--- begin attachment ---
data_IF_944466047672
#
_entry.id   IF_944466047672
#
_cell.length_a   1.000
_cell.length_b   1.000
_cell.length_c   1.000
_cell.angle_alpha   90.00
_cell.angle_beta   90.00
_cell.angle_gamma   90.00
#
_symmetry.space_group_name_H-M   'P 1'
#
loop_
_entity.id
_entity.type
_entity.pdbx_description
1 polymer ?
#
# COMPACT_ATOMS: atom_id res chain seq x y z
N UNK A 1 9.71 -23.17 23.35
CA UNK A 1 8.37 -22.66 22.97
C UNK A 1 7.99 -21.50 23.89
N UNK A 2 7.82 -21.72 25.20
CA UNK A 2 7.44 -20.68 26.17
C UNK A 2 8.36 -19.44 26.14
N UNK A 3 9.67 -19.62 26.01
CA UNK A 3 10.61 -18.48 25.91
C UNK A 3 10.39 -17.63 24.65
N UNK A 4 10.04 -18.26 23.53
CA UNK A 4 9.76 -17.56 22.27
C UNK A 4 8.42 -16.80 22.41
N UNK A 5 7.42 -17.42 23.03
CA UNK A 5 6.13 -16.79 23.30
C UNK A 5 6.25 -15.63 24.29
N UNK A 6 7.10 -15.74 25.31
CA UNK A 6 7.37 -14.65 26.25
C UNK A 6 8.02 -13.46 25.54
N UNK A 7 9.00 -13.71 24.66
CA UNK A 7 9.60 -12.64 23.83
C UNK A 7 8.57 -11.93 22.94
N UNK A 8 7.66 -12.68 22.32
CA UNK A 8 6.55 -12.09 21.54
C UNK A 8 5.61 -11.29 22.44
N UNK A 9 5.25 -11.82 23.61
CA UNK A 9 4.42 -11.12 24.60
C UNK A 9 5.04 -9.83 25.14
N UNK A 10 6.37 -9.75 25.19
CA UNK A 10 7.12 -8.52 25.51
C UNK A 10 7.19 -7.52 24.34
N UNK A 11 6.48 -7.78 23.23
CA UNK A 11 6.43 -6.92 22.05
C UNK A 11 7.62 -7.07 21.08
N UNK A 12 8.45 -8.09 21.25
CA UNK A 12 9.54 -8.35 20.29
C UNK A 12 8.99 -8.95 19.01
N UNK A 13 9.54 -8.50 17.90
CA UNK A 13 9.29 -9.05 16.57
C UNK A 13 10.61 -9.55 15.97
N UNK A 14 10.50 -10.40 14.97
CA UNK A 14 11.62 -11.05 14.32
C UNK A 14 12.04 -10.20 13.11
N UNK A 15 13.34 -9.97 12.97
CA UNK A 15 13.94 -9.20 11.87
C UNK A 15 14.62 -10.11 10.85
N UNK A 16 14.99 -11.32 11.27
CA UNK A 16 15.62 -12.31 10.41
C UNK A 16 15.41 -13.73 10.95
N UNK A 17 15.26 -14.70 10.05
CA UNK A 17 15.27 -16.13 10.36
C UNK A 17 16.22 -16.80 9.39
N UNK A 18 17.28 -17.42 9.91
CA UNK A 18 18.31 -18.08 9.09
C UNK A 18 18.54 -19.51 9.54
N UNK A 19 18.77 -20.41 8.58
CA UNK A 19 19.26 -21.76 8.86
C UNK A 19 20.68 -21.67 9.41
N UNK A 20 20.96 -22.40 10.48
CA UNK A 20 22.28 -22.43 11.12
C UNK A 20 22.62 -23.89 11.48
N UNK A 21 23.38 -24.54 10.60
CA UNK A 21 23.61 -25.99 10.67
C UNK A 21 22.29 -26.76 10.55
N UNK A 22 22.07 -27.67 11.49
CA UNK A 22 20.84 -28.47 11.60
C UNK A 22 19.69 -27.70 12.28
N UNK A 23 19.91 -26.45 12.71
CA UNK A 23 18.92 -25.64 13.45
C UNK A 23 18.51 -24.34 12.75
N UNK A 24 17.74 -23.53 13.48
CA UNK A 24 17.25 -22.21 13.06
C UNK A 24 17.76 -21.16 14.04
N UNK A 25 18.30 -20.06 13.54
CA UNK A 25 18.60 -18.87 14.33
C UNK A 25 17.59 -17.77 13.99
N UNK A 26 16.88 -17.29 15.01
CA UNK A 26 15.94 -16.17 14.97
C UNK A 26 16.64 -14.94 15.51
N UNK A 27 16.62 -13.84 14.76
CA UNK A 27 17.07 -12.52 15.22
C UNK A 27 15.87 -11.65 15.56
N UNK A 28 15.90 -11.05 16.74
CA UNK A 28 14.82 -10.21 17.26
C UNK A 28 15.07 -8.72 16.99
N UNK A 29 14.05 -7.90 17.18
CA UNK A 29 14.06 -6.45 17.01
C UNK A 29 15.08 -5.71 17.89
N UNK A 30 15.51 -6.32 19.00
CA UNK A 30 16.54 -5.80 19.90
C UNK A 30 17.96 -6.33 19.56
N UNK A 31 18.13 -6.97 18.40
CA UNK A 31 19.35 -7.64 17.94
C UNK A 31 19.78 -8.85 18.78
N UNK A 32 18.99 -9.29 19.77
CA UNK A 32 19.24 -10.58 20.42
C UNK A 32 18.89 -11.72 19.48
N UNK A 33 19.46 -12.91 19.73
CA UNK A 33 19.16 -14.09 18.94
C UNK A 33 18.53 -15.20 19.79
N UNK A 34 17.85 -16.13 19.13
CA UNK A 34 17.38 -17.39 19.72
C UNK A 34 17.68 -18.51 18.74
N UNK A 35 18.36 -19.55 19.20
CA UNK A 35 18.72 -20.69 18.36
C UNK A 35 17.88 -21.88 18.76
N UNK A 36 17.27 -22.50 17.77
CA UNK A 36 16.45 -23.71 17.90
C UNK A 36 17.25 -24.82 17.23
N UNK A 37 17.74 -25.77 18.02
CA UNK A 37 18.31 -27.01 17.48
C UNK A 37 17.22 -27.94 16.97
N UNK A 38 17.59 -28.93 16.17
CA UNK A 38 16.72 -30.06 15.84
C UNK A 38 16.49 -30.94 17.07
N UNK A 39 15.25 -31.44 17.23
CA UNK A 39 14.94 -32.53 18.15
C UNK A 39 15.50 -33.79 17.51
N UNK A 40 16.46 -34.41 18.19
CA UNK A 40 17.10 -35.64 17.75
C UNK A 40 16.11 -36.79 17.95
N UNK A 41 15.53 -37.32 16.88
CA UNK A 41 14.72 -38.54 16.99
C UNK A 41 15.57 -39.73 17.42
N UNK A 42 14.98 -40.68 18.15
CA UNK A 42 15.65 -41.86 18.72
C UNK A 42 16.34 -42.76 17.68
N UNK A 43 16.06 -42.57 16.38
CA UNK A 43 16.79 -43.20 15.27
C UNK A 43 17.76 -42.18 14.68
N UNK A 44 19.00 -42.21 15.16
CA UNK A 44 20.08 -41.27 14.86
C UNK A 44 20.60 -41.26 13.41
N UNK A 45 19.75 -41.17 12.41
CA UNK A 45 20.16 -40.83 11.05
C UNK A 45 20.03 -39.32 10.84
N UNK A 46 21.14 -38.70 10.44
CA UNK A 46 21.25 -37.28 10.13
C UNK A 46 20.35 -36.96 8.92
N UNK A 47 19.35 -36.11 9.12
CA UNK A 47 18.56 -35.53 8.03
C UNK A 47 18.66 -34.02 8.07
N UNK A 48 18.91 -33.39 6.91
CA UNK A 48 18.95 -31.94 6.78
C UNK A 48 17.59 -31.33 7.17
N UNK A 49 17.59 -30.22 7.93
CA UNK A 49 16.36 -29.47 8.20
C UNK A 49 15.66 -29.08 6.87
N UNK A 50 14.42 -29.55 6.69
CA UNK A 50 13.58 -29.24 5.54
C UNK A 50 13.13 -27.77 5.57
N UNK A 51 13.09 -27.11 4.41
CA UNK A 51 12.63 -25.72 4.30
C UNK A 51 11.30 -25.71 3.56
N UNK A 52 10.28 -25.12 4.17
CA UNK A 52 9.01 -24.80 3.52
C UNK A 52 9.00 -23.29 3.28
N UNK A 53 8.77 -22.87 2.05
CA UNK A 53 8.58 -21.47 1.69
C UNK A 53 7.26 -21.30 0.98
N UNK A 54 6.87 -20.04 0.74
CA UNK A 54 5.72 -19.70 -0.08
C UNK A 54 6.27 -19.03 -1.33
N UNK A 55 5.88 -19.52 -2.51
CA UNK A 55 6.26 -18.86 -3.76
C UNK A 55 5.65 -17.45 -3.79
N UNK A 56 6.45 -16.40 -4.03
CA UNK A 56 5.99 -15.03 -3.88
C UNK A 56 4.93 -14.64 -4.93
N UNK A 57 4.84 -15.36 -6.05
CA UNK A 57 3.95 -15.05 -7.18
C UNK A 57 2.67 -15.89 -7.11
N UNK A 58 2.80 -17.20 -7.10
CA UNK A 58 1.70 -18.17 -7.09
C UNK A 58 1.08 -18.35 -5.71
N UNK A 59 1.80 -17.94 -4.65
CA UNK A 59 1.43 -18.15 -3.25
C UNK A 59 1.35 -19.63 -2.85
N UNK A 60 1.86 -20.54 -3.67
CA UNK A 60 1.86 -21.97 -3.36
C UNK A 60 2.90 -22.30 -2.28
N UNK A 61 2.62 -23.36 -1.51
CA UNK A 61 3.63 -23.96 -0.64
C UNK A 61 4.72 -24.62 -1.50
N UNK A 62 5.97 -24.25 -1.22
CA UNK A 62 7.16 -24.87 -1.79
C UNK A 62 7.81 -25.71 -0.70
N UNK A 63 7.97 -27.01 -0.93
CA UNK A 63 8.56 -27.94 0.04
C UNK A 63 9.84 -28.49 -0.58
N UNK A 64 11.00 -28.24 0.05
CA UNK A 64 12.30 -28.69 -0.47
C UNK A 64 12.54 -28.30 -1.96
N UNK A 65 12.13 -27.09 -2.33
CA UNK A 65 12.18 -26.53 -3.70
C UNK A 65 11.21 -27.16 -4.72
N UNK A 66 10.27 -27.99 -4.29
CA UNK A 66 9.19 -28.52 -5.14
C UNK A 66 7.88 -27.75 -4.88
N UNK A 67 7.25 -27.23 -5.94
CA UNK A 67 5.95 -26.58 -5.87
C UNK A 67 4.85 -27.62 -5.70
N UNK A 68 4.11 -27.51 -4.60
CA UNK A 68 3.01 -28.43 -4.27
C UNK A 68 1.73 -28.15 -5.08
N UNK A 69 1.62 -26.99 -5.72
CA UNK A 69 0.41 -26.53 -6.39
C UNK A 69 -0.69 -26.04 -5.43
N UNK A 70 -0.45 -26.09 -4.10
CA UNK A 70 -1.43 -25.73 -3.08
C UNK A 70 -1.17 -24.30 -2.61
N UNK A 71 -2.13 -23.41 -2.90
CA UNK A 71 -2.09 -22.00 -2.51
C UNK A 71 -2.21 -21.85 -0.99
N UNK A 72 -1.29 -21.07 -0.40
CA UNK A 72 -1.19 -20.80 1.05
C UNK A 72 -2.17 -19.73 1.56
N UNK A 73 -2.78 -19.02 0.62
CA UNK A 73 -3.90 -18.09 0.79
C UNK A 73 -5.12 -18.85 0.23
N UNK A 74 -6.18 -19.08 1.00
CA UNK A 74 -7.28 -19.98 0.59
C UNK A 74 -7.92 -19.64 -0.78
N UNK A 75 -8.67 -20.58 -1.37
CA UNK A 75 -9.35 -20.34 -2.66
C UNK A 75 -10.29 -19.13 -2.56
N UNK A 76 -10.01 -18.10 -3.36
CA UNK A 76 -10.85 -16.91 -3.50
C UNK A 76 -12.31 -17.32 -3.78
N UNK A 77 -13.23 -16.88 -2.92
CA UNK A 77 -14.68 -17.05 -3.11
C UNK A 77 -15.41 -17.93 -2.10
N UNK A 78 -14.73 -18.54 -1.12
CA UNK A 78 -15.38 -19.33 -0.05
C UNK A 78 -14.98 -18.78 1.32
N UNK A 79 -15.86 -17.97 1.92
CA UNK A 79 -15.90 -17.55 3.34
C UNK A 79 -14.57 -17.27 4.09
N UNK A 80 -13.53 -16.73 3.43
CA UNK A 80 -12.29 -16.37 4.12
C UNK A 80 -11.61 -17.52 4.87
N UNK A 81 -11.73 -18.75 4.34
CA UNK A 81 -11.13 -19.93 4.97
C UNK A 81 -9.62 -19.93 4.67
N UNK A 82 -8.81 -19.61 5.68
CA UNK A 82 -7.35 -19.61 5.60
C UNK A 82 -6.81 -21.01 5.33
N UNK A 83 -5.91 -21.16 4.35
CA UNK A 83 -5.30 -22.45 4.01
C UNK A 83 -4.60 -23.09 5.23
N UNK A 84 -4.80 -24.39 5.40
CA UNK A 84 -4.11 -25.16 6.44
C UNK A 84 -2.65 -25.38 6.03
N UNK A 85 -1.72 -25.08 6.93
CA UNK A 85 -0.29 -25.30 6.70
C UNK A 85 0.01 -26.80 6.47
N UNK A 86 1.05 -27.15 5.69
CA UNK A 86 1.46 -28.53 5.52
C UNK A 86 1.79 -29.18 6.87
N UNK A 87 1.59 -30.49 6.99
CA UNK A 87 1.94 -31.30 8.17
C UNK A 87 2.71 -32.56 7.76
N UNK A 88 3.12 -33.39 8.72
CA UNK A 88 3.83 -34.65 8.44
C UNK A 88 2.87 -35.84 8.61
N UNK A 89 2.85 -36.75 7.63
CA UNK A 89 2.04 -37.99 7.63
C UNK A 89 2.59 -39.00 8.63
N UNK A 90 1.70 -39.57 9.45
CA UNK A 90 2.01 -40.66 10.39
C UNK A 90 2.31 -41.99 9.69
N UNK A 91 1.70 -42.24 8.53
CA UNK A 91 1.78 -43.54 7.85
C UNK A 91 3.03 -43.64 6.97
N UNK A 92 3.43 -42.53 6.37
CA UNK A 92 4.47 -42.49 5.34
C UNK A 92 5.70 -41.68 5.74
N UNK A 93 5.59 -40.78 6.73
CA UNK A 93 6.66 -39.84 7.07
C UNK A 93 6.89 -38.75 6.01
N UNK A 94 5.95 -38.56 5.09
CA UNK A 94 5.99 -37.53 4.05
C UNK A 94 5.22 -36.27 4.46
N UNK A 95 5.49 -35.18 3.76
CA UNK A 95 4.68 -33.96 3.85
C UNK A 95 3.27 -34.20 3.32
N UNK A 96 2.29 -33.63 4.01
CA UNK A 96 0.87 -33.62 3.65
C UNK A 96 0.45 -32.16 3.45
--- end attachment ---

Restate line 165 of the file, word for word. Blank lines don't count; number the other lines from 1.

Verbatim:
N UNK A 49 17.59 -30.22 7.93